Honest Impulses 16: Scrambles
Anar, Yavar 08, 03262
Shandy had turned over, awake, even before the alarm went off. It was her habit to rise early, a habit born of years on the farm, one that she hoped she didn’t lose. There was something good about being awake before everyone else, about momentarily having the day to yourself, to being aware that very few people were awake with you. It was as if thought itself had a volume, took up space, and being awake early in the morning was a bit like having that space to herself.
She stared up at the flat, light brown faux-wood platform of the bed above her, smiled wanly, and reached up to run her hand through the bells and chimes that she’d hung around the frame, letting the music ring and jingle through her.
Someone knocked on the door, hard. Authoritatively.
Shandy rose and pulled on a housecoat, belted it. “Coming,” she said, to make sure whoever at the door knew they weren’t wasting their time. She opened it.
Detective Damarcius was waiting for her. “I’m sorry to intrude so early, Miss Oxenhollar, but I’m afraid it’s necessary. May I come in?”
“Huh?” Shandy didn’t know why the officer stood at her door. Her brain tired hard to right itself, explain what was going on. “Oh, aye,” she finally managed to say.
“Thank you.” Damarcius closed the door behind himself. “As I said, it was necessary that I speak to you before you go to your classes this morning. I’m afraid something has arisen from our investigation. I have to emphasize, Miss Oxenhollar, that you are not a suspect in the death of Saia Mertum. But we are trying to determine the sequence of events that led up to her death. I need to ask, do you feel you need a lawyer present to talk to the police?”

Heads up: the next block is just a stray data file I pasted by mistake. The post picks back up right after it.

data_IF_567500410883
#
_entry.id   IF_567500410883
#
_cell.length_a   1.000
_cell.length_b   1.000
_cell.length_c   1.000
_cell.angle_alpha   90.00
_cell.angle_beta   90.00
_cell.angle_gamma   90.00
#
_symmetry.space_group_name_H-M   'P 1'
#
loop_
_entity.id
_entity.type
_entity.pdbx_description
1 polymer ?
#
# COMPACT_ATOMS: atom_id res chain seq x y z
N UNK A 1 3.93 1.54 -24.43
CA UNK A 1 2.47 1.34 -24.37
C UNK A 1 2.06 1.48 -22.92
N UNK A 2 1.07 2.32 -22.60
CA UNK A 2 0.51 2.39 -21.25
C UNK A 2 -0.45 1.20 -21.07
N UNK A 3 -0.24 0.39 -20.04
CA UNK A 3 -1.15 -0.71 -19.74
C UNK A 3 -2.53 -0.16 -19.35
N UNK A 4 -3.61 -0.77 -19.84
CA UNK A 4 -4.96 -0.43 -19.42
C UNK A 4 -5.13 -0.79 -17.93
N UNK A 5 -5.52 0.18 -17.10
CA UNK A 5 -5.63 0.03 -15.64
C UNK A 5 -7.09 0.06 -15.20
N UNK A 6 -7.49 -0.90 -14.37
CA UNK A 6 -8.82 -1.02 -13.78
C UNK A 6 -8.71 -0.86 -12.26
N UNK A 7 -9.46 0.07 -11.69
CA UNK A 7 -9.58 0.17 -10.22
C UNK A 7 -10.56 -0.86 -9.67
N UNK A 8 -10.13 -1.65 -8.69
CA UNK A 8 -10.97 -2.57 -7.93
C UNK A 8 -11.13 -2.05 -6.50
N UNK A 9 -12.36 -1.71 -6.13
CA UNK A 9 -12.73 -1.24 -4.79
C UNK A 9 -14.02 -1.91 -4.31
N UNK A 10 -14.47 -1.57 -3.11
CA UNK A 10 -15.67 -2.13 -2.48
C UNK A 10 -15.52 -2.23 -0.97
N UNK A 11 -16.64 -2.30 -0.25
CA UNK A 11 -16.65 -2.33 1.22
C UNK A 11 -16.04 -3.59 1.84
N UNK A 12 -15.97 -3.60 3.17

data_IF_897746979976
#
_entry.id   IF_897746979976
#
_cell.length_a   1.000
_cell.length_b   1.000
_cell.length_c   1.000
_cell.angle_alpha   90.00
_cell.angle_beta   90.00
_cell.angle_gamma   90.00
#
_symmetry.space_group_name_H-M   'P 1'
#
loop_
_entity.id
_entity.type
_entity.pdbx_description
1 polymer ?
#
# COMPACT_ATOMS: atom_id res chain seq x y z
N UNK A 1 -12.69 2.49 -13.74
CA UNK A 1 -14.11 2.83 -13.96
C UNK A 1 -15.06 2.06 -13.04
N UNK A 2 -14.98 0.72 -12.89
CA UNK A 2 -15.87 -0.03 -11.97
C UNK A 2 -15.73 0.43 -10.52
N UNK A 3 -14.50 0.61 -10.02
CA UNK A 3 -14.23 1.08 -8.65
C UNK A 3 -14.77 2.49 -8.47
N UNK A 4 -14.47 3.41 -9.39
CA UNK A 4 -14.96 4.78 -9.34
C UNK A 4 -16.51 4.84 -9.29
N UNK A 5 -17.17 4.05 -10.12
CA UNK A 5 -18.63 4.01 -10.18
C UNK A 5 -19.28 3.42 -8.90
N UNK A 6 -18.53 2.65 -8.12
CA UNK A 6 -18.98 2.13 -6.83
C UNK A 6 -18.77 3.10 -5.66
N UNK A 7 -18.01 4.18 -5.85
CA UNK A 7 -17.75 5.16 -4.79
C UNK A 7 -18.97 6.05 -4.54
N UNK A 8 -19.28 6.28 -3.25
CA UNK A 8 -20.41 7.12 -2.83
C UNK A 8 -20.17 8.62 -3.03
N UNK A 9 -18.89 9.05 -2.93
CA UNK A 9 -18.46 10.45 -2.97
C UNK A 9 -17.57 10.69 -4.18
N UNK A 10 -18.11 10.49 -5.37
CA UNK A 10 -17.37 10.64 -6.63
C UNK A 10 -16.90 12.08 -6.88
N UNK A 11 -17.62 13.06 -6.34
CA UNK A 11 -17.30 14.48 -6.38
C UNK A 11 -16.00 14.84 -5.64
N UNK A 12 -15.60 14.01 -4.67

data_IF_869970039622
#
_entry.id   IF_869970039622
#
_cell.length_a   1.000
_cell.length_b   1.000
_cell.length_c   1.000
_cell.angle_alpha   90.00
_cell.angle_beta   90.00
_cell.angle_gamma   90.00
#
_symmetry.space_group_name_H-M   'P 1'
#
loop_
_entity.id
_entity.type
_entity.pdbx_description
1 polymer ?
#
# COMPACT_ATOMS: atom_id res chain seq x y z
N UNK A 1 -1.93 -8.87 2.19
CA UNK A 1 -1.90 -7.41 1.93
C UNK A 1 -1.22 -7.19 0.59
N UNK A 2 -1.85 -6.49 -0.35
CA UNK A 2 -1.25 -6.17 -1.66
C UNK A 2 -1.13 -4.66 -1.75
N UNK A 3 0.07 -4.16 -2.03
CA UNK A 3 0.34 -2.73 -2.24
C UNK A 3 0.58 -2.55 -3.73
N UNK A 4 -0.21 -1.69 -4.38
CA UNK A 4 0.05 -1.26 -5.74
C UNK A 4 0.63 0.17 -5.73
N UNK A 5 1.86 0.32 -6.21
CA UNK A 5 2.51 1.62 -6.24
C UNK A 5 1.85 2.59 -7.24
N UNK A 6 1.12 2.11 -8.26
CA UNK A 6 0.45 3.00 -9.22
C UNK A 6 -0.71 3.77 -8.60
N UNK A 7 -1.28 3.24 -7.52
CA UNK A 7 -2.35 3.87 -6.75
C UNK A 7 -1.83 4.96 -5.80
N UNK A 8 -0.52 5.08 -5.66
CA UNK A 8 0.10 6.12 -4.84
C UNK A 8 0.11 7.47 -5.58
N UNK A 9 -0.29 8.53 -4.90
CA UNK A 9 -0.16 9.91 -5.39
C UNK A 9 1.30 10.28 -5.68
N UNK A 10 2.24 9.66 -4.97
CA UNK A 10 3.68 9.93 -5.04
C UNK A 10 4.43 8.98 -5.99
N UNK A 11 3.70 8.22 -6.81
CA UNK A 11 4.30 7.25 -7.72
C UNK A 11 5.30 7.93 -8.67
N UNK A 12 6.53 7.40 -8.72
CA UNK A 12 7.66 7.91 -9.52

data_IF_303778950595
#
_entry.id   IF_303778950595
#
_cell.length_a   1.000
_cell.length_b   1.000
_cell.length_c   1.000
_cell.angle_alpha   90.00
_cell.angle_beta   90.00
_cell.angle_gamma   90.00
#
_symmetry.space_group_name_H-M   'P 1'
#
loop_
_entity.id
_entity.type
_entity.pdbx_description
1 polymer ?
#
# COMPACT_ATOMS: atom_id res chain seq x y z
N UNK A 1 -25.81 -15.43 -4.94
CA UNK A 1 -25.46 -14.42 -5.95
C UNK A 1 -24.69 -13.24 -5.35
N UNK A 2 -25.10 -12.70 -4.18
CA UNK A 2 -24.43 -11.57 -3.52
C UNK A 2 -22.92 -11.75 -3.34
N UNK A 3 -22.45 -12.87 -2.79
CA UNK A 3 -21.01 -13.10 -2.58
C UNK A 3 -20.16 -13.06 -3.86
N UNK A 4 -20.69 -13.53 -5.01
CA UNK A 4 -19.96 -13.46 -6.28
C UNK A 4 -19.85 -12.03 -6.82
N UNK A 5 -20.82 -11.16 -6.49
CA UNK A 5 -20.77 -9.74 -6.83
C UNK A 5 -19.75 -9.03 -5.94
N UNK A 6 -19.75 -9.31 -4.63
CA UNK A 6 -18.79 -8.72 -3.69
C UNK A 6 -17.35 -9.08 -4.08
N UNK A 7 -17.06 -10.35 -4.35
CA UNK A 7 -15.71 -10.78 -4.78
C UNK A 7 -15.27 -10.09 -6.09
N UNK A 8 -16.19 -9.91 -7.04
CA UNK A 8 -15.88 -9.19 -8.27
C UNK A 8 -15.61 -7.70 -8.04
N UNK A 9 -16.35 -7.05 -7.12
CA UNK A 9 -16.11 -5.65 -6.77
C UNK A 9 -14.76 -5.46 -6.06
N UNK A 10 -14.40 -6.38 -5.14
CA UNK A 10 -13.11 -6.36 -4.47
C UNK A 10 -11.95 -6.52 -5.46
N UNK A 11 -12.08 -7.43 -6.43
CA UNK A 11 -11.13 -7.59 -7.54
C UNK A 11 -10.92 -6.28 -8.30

Shandy stared at him. She finally shook her head. Damarcius took a deep breath, reached into his pocket, and pulled out a small object, a bolt about four centimeters long and one centimeter thick, with a flat mushroom head about two-and-a-half centimeters across, with two tiny holes on either side. “Do you recognize this?”
Shandy nodded. “‘Tis a rescue bolt. There are eight of them on my… my engineering project.” The shaft had a small charge of explosive. In the event the suit was disabled and powered down, she could lift a panel and hit it, and a tiny strand of detonation cord would lead to all eight, cutting the clamps that held the chestpiece shut, allowing the occupant to escape. The mushroom head was reinforced to shape the explosion into the clamp. The resulting bang might deafen the occupant, even bruise her, but she’d at least be able to get out. She glanced up at Damarcius. “Did she, did Saia use one of those to do, to, to…”